For one, Steam Audio can handle situations where obstacles only block some of the sound. If you’re rounding a corner, you’ll hear a subtler transition from muffled to clear noises. It can also propagate sound around objects in real time, rather than relying on clunky custom effects. And reverb depends on not just the shape of the environment, but the acoustic properties of its materials. A metal hallway in a spaceship is much more likely to reverberate sounds than a carpeted room in a house, for instance.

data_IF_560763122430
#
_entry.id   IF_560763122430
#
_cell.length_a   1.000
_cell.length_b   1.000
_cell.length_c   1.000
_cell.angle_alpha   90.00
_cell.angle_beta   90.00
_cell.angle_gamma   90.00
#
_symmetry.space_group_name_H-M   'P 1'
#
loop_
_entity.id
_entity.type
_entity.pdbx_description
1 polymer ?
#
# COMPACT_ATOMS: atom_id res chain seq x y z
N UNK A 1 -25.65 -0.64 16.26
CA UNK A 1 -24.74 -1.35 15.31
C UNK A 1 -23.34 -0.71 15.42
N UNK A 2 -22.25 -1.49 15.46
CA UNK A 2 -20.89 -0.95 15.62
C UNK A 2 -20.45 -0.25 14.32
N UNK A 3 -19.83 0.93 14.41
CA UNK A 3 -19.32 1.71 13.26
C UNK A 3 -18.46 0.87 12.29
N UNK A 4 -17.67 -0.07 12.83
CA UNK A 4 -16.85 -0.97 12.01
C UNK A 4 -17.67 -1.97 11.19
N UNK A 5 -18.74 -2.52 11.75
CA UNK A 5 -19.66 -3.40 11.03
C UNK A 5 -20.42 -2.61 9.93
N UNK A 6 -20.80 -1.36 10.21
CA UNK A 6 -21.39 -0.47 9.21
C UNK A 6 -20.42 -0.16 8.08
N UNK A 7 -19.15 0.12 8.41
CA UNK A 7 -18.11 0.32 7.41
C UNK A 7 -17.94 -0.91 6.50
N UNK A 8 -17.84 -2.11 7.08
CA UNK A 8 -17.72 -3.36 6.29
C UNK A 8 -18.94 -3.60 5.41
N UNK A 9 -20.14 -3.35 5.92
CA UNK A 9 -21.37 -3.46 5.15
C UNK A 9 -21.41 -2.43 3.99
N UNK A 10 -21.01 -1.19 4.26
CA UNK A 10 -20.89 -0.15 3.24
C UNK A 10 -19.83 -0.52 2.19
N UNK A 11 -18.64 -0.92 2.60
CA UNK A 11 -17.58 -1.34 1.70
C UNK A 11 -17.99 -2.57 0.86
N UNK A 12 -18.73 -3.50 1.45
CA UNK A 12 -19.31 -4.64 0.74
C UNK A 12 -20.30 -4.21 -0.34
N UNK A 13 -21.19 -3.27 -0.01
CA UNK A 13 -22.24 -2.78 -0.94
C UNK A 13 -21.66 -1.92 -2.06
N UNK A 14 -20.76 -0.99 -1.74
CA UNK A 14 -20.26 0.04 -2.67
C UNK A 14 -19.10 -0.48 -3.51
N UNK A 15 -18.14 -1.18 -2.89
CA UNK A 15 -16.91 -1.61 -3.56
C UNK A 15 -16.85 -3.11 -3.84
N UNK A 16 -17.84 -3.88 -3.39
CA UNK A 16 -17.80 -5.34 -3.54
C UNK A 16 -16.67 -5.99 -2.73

The kit is freely available and currently works with Android, Linux, Mac and Windows devices using the Unity engine. Unreal Engine 4 support is coming soon. It’s up to creators to take Valve up on its offer and implement Steam Audio, but the technology could easily provide an important boost to VR, and games as a whole. Developers won’t have to bend over backwards to create realistic audio environments, particularly for room-sized VR where crawling under a desk or leaning around a corner can make a big difference in what you hear.